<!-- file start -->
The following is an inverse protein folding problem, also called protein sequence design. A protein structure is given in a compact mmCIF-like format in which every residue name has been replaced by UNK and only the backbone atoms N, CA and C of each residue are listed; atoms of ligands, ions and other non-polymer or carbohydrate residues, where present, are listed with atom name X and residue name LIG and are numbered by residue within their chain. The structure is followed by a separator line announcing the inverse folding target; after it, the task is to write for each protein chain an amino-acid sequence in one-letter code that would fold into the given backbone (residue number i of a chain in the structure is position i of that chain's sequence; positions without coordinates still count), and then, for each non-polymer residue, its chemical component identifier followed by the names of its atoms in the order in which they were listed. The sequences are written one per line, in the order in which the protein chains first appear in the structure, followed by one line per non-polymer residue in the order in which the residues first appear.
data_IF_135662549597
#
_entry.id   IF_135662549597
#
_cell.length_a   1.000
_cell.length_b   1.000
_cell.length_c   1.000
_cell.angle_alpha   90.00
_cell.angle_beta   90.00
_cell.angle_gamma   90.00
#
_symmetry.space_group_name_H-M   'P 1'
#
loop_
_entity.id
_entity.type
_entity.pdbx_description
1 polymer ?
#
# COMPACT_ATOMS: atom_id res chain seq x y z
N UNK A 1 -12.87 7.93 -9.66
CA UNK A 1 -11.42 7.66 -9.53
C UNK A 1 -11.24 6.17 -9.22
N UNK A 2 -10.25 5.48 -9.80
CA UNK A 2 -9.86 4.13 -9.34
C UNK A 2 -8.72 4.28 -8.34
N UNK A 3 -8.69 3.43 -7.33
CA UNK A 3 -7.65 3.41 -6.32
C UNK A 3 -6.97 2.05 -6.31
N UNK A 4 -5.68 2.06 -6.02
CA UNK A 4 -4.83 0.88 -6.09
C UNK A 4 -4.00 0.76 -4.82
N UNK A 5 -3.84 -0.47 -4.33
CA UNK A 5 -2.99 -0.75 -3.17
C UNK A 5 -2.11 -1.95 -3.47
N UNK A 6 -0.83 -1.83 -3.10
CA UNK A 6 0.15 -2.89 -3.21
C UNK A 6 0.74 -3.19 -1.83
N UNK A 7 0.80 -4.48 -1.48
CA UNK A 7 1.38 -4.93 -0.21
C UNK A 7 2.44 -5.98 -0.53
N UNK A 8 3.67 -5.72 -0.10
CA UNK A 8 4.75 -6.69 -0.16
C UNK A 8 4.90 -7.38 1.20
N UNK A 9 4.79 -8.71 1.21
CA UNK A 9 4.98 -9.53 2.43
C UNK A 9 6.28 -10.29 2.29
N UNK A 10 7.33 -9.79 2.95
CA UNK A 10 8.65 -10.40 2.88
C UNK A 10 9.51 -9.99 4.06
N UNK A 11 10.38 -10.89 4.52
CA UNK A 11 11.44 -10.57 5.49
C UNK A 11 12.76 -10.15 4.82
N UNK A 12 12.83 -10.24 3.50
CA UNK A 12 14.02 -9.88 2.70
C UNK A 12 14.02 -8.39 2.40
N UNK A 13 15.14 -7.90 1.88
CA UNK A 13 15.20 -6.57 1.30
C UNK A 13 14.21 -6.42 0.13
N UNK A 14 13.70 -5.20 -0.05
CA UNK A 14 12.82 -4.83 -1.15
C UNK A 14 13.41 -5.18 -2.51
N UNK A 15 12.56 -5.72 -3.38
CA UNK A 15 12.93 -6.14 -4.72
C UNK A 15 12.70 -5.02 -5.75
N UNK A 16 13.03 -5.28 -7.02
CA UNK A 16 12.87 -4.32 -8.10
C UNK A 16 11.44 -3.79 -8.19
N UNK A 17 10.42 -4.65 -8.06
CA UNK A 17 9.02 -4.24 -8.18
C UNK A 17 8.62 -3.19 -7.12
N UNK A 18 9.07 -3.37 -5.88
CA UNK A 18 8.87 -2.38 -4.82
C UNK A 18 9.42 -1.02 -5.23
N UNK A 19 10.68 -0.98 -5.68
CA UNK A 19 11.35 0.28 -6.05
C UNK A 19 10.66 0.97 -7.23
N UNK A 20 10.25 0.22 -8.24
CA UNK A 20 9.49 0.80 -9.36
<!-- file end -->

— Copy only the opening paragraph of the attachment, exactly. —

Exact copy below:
The following is an inverse protein folding problem, also called protein sequence design. A protein structure is given in a compact mmCIF-like format in which every residue name has been replaced by UNK and only the backbone atoms N, CA and C of each residue are listed; atoms of ligands, ions and other non-polymer or carbohydrate residues, where present, are listed with atom name X and residue name LIG and are numbered by residue within their chain. The structure is followed by a separator line announcing the inverse folding target; after it, the task is to write for each protein chain an amino-acid sequence in one-letter code that would fold into the given backbone (residue number i of a chain in the structure is position i of that chain's sequence; positions without coordinates still count), and then, for each non-polymer residue, its chemical component identifier followed by the names of its atoms in the order in which they were listed. The sequences are written one per line, in the order in which the protein chains first appear in the structure, followed by one line per non-polymer residue in the order in which the residues first appear.